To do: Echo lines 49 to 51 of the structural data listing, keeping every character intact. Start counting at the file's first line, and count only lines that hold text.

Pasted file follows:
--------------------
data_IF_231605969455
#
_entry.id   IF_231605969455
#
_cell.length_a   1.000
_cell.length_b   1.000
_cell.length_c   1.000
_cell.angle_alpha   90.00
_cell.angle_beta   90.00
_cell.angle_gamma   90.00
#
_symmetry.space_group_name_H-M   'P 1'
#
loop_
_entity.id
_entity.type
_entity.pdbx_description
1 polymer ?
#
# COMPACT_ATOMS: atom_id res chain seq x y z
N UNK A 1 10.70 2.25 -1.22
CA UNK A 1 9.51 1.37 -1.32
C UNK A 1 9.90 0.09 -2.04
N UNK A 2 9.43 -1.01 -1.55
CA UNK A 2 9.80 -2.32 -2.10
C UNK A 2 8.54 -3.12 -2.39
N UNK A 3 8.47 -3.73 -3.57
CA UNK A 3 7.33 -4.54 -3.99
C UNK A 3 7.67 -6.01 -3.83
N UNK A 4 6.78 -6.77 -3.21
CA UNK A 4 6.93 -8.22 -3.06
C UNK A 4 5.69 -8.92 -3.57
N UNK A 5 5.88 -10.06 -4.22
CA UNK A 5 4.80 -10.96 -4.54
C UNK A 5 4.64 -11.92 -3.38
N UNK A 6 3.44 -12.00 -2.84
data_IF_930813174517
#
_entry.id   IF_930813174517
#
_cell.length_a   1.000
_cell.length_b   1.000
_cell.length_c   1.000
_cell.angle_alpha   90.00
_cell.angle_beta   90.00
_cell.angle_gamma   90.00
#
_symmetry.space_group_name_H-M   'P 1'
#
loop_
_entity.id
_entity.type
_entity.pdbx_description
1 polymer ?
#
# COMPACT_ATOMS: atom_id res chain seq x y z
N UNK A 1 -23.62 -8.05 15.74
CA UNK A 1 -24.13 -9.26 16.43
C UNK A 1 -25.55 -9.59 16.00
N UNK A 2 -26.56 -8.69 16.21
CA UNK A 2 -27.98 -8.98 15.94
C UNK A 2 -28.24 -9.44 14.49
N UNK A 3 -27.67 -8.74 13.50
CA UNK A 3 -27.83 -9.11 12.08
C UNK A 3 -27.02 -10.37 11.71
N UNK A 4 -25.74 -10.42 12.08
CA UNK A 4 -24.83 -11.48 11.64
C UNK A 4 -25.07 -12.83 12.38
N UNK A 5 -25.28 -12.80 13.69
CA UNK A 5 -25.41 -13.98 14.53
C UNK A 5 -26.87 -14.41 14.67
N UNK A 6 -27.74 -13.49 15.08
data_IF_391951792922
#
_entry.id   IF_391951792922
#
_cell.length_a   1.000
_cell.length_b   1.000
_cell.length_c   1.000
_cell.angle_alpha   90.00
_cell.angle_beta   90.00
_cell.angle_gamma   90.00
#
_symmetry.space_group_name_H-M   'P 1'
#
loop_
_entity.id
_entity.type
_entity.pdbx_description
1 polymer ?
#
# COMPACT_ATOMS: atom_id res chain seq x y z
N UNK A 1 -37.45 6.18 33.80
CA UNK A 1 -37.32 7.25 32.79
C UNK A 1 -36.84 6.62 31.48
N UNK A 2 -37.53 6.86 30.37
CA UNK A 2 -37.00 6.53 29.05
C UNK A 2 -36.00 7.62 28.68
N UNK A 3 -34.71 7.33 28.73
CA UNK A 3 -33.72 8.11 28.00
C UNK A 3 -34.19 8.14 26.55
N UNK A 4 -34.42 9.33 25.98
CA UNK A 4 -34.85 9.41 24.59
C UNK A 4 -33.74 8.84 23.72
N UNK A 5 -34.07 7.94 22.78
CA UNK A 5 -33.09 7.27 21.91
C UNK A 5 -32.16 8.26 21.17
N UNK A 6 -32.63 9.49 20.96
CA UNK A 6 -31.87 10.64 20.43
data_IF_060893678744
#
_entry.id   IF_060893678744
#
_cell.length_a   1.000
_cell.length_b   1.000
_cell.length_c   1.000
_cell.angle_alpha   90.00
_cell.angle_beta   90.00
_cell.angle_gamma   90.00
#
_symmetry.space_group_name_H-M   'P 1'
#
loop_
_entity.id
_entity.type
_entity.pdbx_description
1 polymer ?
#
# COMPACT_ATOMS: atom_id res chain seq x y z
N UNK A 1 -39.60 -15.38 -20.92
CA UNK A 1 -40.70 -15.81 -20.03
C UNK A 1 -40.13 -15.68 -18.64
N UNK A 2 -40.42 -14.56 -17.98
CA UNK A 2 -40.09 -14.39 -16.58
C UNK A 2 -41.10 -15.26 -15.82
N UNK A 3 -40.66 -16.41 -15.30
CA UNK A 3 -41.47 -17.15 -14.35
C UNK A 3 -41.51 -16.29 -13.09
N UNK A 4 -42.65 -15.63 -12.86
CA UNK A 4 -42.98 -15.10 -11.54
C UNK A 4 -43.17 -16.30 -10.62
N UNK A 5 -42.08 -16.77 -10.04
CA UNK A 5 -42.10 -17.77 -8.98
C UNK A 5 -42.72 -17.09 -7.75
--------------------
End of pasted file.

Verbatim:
#
loop_
_entity.id